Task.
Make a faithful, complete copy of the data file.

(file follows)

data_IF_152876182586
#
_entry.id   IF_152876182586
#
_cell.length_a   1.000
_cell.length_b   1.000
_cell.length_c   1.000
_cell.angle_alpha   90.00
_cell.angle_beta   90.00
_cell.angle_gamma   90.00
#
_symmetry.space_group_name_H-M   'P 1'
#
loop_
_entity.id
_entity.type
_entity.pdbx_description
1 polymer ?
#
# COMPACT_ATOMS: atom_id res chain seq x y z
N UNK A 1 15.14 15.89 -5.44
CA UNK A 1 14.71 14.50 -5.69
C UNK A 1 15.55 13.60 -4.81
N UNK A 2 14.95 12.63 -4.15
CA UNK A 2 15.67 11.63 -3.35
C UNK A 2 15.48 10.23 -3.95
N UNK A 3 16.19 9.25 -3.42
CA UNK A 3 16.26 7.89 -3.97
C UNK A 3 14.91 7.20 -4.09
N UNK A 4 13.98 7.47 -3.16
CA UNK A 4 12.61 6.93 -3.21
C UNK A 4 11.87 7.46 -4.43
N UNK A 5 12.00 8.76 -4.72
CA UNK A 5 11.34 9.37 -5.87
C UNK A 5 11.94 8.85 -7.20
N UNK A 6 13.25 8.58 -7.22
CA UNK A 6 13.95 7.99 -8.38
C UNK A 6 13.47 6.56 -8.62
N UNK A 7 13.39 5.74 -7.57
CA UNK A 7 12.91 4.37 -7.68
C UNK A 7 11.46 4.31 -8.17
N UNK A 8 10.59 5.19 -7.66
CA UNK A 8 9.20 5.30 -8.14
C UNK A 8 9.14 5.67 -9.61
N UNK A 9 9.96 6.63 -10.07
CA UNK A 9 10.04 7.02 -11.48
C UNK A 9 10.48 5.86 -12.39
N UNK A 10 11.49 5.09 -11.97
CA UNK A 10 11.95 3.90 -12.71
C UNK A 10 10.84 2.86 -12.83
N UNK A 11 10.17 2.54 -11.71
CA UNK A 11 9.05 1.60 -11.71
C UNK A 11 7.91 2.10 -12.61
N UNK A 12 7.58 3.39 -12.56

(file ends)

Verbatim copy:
data_IF_152876182586
#
_entry.id   IF_152876182586
#
_cell.length_a   1.000
_cell.length_b   1.000
_cell.length_c   1.000
_cell.angle_alpha   90.00
_cell.angle_beta   90.00
_cell.angle_gamma   90.00
#
_symmetry.space_group_name_H-M   'P 1'
#
loop_
_entity.id
_entity.type
_entity.pdbx_description
1 polymer ?
#
# COMPACT_ATOMS: atom_id res chain seq x y z
N UNK A 1 15.14 15.89 -5.44
CA UNK A 1 14.71 14.50 -5.69
C UNK A 1 15.55 13.60 -4.81
N UNK A 2 14.95 12.63 -4.15
CA UNK A 2 15.67 11.63 -3.35
C UNK A 2 15.48 10.23 -3.95
N UNK A 3 16.19 9.25 -3.42
CA UNK A 3 16.26 7.89 -3.97
C UNK A 3 14.91 7.20 -4.09
N UNK A 4 13.98 7.47 -3.16
CA UNK A 4 12.61 6.93 -3.21
C UNK A 4 11.87 7.46 -4.43
N UNK A 5 12.00 8.76 -4.72
CA UNK A 5 11.34 9.37 -5.87
C UNK A 5 11.94 8.85 -7.20
N UNK A 6 13.25 8.58 -7.22
CA UNK A 6 13.95 7.99 -8.38
C UNK A 6 13.47 6.56 -8.62
N UNK A 7 13.39 5.74 -7.57
CA UNK A 7 12.91 4.37 -7.68
C UNK A 7 11.46 4.31 -8.17
N UNK A 8 10.59 5.19 -7.66
CA UNK A 8 9.20 5.30 -8.14
C UNK A 8 9.14 5.67 -9.61
N UNK A 9 9.96 6.63 -10.07
CA UNK A 9 10.04 7.02 -11.48
C UNK A 9 10.48 5.86 -12.39
N UNK A 10 11.49 5.09 -11.97
CA UNK A 10 11.95 3.90 -12.71
C UNK A 10 10.84 2.86 -12.83
N UNK A 11 10.17 2.54 -11.71
CA UNK A 11 9.05 1.60 -11.71
C UNK A 11 7.91 2.10 -12.61
N UNK A 12 7.58 3.39 -12.56